By JIM SABATASO | CORRESPONDENT
[A version of this review will appears in an upcoming edition of the Rutland Reader.]
Over the course of his career, Richard Linklater has created a body of work that is restless but never lost. Slacker, his 1991 debut was just that: a meandering look at a day in the life of Austin’s weirdo Gen-Xers. It’s a film of tangents where the camera slides from one character to another seemingly without any sense of plot or purpose. Piecemeal, Slacker feels scattered, but as a whole, it’s cohesive and entrancing.
Since then, Linklater has turned out films that have similarly slid from genre to genre. He’s done teen comedies (Dazed and Confused), surreal, quasi-philosophical cartoons (Waking Life), sprawling love stories (the “Before Sunrise), down the middle comedies (School of Rock), and darkly comic true crime stories (Bernie). Linklater may be a chameleon of genres, but his films share a warmth, optimism, and love for the characters that belie his hand.
Boyhood, Linklater’s latest film, is a moving, ambitious feat of cinema. Filmed over the course of 12 years, the story follows the life of six-year-old Mason (Ellar Coltrane) as he grows into adulthood. The result is impressive. Where most productions would use different child actors and makeup tricks to age the cast, the 12-year-long shooting schedule allows the characters to age naturally. The young Mason you meet at the film’s outset is the same actor you see in the closing shot.
The main cast is small, but the talent runs deep. Coltrane, who literally grew up on the set of this film, does a fine job with Mason, a quiet, sensitive boy with an artist’s soul, who reads Vonnegut in junior high and sees the world through the lens of his camera.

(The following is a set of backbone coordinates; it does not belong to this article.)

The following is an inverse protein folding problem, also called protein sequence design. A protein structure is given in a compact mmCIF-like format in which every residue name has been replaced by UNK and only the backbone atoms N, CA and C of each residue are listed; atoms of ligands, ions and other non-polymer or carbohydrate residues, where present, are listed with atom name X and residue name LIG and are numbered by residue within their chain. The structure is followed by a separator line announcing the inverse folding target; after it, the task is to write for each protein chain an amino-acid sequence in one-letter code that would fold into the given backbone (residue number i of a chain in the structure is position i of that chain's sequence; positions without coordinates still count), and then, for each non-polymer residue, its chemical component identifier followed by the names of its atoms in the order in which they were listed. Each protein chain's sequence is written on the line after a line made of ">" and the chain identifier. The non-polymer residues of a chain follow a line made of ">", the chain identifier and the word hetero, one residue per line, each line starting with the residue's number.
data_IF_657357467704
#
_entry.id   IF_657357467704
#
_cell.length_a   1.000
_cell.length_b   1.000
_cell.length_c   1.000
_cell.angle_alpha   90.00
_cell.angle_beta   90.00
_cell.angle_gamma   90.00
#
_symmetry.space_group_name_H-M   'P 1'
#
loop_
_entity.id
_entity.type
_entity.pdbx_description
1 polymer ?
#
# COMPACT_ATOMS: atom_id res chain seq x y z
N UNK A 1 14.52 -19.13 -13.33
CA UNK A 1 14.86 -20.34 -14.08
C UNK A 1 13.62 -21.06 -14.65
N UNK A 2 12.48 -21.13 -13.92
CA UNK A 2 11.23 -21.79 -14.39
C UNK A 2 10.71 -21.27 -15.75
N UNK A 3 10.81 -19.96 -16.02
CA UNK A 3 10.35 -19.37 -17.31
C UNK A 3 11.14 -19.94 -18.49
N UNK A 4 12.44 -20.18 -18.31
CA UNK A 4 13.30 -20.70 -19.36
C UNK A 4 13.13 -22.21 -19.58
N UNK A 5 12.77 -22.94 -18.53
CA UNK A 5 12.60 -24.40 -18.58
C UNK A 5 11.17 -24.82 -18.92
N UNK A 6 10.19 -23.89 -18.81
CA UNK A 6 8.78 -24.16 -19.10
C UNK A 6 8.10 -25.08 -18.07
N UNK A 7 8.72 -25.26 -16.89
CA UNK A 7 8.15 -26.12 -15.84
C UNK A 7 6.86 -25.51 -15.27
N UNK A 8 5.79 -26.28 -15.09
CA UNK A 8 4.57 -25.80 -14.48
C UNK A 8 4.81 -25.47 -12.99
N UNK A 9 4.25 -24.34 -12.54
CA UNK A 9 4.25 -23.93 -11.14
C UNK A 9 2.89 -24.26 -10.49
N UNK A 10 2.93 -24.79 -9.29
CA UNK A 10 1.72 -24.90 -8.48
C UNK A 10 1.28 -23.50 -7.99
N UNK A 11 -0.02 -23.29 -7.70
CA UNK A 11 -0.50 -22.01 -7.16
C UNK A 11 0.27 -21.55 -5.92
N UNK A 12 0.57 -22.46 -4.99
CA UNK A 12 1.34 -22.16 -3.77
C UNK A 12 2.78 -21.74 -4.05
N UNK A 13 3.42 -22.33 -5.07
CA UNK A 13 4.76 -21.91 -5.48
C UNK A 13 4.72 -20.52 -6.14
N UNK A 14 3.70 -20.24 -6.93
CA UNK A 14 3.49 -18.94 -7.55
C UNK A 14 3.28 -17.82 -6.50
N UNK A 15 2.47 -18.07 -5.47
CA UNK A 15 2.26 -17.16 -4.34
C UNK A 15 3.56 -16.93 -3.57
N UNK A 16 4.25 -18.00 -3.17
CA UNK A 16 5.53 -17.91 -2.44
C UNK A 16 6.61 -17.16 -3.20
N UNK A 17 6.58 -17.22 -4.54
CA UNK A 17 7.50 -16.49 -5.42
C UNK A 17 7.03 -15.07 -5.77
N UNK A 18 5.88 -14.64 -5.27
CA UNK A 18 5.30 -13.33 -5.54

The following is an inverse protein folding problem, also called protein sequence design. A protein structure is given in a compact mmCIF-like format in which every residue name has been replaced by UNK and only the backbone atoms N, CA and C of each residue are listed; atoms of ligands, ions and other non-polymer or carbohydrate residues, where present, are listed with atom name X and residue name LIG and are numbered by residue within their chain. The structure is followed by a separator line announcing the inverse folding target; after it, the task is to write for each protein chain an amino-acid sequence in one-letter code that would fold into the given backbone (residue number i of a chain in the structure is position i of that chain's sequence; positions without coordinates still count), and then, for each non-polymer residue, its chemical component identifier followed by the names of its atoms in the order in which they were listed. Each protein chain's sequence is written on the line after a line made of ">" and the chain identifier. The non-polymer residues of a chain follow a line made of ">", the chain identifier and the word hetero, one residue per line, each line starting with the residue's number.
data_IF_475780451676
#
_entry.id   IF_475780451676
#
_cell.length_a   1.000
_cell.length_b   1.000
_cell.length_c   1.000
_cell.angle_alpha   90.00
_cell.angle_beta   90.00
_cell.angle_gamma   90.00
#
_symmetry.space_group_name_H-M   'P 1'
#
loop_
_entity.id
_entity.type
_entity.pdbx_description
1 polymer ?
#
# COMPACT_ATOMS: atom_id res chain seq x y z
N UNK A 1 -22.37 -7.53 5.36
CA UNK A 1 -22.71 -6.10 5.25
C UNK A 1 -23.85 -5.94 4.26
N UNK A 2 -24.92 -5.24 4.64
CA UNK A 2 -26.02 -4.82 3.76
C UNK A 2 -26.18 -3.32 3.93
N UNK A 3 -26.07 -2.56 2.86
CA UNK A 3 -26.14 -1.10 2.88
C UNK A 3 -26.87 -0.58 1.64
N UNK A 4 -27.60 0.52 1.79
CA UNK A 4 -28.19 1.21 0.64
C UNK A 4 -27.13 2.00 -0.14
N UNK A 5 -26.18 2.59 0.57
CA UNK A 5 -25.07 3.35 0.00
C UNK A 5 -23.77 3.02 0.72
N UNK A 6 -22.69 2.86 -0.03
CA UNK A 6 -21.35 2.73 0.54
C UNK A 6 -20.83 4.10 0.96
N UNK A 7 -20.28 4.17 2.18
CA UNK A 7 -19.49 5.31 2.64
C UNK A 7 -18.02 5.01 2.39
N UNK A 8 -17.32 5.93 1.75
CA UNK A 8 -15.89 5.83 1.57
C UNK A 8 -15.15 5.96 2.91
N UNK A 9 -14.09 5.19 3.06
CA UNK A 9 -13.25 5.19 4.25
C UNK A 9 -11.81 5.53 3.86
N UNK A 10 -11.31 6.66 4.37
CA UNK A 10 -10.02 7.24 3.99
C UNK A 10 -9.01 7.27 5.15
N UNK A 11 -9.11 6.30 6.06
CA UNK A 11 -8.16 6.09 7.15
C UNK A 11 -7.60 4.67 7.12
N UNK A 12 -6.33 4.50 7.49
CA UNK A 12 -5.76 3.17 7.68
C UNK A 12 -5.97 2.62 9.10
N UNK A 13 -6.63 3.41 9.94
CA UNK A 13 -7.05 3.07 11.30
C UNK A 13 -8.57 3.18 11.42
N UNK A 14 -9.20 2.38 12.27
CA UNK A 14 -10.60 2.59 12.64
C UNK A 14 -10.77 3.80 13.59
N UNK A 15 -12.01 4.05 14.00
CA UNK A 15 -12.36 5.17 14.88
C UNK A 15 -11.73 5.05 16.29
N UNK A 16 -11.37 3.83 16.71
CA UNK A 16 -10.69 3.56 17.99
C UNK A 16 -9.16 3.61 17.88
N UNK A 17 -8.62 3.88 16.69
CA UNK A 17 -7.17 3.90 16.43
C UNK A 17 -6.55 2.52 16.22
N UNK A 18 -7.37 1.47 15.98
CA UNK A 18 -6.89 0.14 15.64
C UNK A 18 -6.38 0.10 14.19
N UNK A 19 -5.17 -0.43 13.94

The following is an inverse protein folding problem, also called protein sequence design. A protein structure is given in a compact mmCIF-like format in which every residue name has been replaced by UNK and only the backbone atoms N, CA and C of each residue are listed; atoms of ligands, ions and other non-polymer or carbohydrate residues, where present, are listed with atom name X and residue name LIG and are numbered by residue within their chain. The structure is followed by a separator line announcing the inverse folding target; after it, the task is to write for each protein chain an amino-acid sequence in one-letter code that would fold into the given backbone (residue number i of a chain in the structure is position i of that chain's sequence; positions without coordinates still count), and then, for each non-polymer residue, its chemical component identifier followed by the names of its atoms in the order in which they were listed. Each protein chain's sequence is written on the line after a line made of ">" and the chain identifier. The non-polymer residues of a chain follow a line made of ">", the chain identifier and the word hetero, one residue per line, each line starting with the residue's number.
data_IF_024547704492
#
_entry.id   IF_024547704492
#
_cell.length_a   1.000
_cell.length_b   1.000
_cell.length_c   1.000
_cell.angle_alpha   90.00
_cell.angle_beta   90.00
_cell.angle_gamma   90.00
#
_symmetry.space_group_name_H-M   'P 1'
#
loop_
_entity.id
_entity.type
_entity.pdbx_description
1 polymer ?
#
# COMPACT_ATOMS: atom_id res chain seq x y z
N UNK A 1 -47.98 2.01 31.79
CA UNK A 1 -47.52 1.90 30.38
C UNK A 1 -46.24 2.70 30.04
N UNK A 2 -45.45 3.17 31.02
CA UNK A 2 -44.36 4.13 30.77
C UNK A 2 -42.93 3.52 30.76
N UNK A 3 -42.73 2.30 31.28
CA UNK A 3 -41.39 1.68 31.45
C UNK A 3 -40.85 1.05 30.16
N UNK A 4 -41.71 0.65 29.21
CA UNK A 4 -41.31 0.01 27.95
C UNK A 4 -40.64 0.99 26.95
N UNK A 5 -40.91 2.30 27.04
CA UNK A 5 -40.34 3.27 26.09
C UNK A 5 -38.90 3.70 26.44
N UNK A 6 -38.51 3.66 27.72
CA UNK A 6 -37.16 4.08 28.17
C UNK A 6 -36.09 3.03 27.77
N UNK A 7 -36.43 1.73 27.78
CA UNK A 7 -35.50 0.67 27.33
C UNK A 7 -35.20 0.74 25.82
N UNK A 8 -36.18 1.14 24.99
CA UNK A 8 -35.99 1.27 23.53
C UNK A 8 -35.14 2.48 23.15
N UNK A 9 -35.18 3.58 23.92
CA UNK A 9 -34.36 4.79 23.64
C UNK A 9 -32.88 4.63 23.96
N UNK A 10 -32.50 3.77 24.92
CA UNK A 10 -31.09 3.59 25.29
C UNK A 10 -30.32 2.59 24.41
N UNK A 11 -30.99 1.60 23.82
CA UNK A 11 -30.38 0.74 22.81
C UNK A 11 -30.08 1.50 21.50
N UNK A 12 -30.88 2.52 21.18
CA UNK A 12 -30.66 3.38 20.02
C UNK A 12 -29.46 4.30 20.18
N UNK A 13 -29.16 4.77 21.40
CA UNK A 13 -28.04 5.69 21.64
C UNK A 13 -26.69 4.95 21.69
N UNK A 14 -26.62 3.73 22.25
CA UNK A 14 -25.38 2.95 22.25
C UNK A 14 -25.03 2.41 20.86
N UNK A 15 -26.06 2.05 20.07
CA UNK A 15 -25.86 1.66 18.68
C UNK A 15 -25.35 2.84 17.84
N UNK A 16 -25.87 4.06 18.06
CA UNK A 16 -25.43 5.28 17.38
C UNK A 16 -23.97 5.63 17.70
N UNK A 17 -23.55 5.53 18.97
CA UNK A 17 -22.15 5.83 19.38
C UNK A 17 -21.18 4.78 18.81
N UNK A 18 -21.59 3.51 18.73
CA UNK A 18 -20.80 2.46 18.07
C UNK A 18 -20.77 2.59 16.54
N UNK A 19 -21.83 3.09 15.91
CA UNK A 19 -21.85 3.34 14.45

Mason’s older sister Samantha, played by Linklater’s daughter Lorelei, is a confident straight-A student for whom high school and life in general seems to be a little bit easier to navigate.
Patricia Arquette, as Mason’s mother Olivia, is a devoted, loving parent who tries her best despite her terrible taste in men. And Linklater staple Ethan Hawke shows up as Mason Sr., the absent dad whose character arc is one of the film’s nicest demonstrations of just how much people can change when given time and the will to do so.
While the focus may be on the growth of the child characters over the dozen years the film encapsulates, the maturation of the adults is just as compelling. As parents, Olivia and Mason are imperfect, but the desire to improve is there. They acknowledge their shortcomings, and work to fix them even when they fail.
Throughout the film, Linklater sprinkles in numerous historical touchstones to help orient the audience. Events like the Iraq War and the 2008 election provide grounding to scenes, and occasionally a bit of humorous opinionating from characters. But in these moments, the film is never preachy or didactic; views are expressed with a well meaning albeit shallow understanding that makes them feel inoffensive and familiar — like that parent or friend who has strong opinions about headlines they read on Facebook.
Much of Boyhood is similarly mundane. That’s not a knock. It’s within that banality where Linklater finds truth. There are no shocking twists or high-stakes drama here. But that lack of big moments in no way diminishes the film’s tension. Watching these kids grow up over the course of this film, I felt a twinge of anxiety; the sort real parents must feel every time their children leave the house. Scenes of adolescent high jinks, teenage parties, or distracted driving all left me fretting that something tragic was surely around the corner.
But while injury, death, and addiction were all probabilities, Linklater steers clear of that sort of obvious tension. Instead, he chooses to tell a simple story that is no less affecting. The emotion is heavy here, but it is never overwhelming or melodramatic. In true Linklater fashion, there is a brightness here that will leave you smiling long after you’ve wiped away the tears.